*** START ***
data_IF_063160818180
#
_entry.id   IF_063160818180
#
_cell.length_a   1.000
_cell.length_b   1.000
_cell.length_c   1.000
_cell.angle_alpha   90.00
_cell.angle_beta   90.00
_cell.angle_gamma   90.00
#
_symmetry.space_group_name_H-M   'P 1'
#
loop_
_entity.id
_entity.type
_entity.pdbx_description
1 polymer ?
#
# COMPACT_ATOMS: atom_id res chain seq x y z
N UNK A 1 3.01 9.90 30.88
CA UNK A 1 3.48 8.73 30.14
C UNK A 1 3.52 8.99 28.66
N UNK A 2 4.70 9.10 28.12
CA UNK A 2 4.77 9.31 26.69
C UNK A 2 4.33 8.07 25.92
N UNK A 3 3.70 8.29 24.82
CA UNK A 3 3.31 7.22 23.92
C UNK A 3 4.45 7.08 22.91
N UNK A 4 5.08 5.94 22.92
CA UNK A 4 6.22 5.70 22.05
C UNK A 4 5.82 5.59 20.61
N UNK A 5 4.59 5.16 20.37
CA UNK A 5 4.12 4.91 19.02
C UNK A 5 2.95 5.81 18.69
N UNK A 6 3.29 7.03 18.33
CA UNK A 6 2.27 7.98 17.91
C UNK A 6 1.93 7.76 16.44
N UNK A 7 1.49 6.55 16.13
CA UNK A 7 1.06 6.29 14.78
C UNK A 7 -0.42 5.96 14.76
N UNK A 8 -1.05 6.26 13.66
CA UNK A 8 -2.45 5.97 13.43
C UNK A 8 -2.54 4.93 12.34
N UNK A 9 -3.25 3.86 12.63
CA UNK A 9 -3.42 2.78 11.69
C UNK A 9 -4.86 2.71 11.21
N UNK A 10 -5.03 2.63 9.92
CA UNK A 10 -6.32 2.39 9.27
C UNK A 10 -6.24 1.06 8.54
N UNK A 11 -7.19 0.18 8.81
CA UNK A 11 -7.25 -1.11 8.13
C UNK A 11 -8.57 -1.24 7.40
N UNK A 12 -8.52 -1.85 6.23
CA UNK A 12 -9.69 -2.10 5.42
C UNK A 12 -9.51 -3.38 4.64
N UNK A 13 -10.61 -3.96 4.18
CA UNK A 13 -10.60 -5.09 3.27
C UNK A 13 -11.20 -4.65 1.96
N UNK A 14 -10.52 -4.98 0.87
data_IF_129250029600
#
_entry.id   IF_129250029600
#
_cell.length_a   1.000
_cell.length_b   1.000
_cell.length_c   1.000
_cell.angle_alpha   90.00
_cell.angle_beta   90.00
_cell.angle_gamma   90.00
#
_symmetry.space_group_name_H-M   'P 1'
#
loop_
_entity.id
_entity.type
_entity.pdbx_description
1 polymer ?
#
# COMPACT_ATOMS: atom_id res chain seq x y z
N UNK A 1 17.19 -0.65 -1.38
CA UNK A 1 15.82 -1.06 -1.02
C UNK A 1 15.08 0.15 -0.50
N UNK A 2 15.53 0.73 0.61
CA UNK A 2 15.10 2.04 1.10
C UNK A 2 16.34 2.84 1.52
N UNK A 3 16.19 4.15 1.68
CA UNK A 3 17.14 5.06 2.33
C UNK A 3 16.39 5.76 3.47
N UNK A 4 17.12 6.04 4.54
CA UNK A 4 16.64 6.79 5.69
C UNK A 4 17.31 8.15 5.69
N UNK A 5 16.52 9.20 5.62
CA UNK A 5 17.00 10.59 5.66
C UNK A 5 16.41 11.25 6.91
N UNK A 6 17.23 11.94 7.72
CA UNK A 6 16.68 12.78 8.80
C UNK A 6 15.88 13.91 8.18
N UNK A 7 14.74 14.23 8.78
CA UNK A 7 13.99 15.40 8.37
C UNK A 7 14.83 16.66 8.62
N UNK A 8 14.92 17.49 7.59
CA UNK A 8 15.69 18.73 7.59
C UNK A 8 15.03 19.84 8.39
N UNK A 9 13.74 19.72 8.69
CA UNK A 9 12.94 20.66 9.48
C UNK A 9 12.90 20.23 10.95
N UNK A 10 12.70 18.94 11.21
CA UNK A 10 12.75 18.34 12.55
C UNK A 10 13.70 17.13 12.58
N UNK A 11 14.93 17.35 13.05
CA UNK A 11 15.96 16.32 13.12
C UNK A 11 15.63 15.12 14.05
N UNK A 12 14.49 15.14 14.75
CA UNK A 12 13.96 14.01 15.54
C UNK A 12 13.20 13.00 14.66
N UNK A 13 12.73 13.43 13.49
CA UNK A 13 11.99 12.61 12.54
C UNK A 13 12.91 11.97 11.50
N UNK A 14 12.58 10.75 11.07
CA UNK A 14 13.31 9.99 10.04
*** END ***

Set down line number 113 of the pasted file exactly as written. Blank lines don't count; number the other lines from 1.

C UNK A 11 15.63 15.12 14.05